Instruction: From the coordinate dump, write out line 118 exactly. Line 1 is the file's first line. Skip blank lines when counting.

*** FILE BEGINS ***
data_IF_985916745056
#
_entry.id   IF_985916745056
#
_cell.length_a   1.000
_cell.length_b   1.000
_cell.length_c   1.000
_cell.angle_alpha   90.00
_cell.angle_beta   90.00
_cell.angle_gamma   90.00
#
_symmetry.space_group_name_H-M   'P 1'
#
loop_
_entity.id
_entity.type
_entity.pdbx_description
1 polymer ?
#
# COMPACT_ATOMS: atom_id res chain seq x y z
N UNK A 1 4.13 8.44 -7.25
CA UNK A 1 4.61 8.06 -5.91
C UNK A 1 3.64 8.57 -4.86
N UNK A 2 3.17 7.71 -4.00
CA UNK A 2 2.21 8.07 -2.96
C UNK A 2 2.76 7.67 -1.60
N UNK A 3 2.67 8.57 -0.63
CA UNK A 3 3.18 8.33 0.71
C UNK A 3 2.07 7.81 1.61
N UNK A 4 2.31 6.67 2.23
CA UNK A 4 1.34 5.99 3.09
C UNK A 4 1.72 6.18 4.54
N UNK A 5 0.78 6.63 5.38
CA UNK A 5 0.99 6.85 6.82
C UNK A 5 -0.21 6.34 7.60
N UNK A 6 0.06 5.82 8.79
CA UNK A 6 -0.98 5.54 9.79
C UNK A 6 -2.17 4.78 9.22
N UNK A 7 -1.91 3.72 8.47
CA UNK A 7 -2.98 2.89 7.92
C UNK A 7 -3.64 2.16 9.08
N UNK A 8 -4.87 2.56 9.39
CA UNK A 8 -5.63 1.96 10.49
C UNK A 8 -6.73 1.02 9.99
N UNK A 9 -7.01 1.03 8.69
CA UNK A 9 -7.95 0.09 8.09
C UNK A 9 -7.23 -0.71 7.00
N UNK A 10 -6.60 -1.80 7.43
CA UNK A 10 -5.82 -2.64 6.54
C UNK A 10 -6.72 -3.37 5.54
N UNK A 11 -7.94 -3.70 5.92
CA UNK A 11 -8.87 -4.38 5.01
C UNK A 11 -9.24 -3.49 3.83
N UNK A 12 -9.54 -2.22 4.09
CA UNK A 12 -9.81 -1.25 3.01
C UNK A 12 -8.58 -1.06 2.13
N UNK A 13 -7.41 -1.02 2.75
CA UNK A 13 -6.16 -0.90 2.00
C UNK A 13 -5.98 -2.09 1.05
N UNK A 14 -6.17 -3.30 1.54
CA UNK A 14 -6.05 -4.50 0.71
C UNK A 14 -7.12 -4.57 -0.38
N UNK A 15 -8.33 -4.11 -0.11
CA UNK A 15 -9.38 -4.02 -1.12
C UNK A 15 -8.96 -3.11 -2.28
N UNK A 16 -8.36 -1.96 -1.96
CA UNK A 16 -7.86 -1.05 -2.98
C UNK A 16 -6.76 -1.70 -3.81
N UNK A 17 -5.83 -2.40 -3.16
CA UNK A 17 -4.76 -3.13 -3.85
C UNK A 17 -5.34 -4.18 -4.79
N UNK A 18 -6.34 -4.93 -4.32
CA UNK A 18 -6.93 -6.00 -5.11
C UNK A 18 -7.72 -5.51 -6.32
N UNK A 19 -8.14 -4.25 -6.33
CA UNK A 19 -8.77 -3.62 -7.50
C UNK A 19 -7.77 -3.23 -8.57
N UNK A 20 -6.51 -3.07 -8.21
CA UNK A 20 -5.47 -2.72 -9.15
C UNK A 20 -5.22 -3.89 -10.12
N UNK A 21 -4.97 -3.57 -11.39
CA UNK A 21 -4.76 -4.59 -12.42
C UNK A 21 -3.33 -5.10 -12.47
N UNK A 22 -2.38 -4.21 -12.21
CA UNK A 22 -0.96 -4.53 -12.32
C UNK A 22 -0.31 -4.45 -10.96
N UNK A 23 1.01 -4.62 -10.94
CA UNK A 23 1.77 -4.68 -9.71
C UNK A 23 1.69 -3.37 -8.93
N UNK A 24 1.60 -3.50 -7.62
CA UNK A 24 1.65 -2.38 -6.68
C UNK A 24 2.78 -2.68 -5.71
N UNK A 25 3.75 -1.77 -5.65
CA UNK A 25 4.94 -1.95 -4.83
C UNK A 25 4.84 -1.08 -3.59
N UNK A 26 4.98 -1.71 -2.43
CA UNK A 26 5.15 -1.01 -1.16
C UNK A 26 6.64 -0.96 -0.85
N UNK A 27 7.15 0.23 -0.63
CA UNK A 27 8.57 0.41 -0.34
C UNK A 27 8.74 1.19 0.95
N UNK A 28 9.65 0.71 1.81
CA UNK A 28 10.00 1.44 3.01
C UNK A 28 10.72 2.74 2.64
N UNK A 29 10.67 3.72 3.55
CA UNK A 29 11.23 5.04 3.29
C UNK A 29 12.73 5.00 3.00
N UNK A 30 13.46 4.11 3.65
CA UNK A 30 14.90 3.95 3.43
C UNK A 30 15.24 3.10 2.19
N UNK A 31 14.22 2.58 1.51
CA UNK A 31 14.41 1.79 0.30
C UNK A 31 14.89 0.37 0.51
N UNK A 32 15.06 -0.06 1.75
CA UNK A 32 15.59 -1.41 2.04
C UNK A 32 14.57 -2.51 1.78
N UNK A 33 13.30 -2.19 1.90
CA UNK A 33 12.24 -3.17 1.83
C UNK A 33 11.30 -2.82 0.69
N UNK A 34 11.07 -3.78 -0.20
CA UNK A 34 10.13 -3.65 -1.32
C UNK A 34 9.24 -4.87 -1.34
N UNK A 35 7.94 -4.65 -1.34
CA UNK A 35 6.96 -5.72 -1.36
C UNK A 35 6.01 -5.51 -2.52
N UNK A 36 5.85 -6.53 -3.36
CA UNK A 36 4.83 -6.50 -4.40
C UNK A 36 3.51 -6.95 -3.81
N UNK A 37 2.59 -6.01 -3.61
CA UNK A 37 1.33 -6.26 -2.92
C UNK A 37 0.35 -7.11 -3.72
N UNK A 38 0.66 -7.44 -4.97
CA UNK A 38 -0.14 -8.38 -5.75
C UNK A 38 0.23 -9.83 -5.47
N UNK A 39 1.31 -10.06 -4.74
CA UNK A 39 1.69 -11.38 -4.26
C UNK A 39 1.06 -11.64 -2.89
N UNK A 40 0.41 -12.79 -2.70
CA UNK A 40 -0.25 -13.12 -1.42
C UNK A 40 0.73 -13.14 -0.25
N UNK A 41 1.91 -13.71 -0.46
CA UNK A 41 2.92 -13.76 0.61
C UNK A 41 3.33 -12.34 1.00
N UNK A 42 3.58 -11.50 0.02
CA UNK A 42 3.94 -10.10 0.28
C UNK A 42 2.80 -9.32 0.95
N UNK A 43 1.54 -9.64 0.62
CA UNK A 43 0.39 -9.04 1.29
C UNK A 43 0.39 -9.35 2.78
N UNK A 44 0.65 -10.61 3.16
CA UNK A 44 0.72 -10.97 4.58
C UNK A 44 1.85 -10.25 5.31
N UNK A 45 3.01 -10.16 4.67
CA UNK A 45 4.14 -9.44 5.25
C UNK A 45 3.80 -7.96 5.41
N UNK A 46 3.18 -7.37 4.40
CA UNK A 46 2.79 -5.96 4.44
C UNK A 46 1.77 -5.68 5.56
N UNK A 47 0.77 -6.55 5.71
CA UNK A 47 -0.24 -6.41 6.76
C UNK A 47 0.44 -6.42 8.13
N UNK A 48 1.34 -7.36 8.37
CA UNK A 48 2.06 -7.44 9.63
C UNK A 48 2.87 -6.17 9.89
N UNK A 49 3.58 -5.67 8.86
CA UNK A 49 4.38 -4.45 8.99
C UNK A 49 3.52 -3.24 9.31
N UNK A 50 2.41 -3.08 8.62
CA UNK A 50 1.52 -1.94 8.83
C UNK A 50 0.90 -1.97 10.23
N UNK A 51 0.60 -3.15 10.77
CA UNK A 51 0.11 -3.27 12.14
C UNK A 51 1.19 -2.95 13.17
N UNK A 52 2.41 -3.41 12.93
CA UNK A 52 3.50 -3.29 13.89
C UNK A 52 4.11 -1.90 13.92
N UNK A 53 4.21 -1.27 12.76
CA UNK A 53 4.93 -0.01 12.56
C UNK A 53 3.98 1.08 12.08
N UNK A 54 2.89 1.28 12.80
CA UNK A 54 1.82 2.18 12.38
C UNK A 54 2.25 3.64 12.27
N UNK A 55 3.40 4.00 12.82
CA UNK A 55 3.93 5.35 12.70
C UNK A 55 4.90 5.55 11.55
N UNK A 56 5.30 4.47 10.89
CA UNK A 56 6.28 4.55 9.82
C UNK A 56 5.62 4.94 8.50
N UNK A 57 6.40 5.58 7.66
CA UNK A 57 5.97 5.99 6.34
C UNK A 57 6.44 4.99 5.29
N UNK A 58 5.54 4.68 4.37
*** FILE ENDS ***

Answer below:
CA UNK A 33 12.24 -3.17 1.83